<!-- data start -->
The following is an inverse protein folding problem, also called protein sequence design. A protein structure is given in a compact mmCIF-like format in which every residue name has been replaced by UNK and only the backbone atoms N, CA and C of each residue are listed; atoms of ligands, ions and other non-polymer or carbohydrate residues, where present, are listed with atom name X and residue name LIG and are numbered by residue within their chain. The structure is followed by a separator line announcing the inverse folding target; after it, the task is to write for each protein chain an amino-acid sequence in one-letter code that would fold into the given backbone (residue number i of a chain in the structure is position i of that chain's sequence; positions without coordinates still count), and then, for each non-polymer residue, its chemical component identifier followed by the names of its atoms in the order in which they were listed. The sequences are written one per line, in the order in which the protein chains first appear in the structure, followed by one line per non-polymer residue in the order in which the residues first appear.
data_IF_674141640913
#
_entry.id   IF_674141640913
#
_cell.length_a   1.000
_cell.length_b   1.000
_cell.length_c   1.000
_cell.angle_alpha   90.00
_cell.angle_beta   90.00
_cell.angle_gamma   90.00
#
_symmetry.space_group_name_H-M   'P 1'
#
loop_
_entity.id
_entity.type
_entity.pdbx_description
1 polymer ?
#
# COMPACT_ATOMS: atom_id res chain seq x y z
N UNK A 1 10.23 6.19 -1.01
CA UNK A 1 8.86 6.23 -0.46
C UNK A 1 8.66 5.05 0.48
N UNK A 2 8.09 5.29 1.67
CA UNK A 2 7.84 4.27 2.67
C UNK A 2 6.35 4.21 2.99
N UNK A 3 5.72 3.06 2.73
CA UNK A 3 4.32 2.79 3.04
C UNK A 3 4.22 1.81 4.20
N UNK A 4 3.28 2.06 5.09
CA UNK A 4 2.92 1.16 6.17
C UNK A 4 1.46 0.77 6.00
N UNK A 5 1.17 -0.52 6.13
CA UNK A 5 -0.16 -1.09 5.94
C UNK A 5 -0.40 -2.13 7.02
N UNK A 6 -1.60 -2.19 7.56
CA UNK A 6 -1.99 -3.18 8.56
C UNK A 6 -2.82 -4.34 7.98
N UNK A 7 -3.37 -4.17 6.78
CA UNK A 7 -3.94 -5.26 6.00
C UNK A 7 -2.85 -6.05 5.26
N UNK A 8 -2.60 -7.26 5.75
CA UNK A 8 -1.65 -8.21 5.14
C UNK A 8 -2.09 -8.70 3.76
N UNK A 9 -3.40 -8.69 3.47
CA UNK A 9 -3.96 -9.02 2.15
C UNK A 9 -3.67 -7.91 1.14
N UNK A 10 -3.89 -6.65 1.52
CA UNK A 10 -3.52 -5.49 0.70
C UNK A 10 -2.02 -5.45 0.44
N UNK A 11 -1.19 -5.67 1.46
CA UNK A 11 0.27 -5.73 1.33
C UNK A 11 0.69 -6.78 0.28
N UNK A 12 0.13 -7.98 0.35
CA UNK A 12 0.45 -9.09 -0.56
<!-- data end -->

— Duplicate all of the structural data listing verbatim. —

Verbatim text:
The following is an inverse protein folding problem, also called protein sequence design. A protein structure is given in a compact mmCIF-like format in which every residue name has been replaced by UNK and only the backbone atoms N, CA and C of each residue are listed; atoms of ligands, ions and other non-polymer or carbohydrate residues, where present, are listed with atom name X and residue name LIG and are numbered by residue within their chain. The structure is followed by a separator line announcing the inverse folding target; after it, the task is to write for each protein chain an amino-acid sequence in one-letter code that would fold into the given backbone (residue number i of a chain in the structure is position i of that chain's sequence; positions without coordinates still count), and then, for each non-polymer residue, its chemical component identifier followed by the names of its atoms in the order in which they were listed. The sequences are written one per line, in the order in which the protein chains first appear in the structure, followed by one line per non-polymer residue in the order in which the residues first appear.
data_IF_674141640913
#
_entry.id   IF_674141640913
#
_cell.length_a   1.000
_cell.length_b   1.000
_cell.length_c   1.000
_cell.angle_alpha   90.00
_cell.angle_beta   90.00
_cell.angle_gamma   90.00
#
_symmetry.space_group_name_H-M   'P 1'
#
loop_
_entity.id
_entity.type
_entity.pdbx_description
1 polymer ?
#
# COMPACT_ATOMS: atom_id res chain seq x y z
N UNK A 1 10.23 6.19 -1.01
CA UNK A 1 8.86 6.23 -0.46
C UNK A 1 8.66 5.05 0.48
N UNK A 2 8.09 5.29 1.67
CA UNK A 2 7.84 4.27 2.67
C UNK A 2 6.35 4.21 2.99
N UNK A 3 5.72 3.06 2.73
CA UNK A 3 4.32 2.79 3.04
C UNK A 3 4.22 1.81 4.20
N UNK A 4 3.28 2.06 5.09
CA UNK A 4 2.92 1.16 6.17
C UNK A 4 1.46 0.77 6.00
N UNK A 5 1.17 -0.52 6.13
CA UNK A 5 -0.16 -1.09 5.94
C UNK A 5 -0.40 -2.13 7.02
N UNK A 6 -1.60 -2.19 7.56
CA UNK A 6 -1.99 -3.18 8.56
C UNK A 6 -2.82 -4.34 7.98
N UNK A 7 -3.37 -4.17 6.78
CA UNK A 7 -3.94 -5.26 6.00
C UNK A 7 -2.85 -6.05 5.26
N UNK A 8 -2.60 -7.26 5.75
CA UNK A 8 -1.65 -8.21 5.14
C UNK A 8 -2.09 -8.70 3.76
N UNK A 9 -3.40 -8.69 3.47
CA UNK A 9 -3.96 -9.02 2.15
C UNK A 9 -3.67 -7.91 1.14
N UNK A 10 -3.89 -6.65 1.52
CA UNK A 10 -3.52 -5.49 0.70
C UNK A 10 -2.02 -5.45 0.44
N UNK A 11 -1.19 -5.67 1.46
CA UNK A 11 0.27 -5.73 1.33
C UNK A 11 0.69 -6.78 0.28
N UNK A 12 0.13 -7.98 0.35
CA UNK A 12 0.45 -9.09 -0.56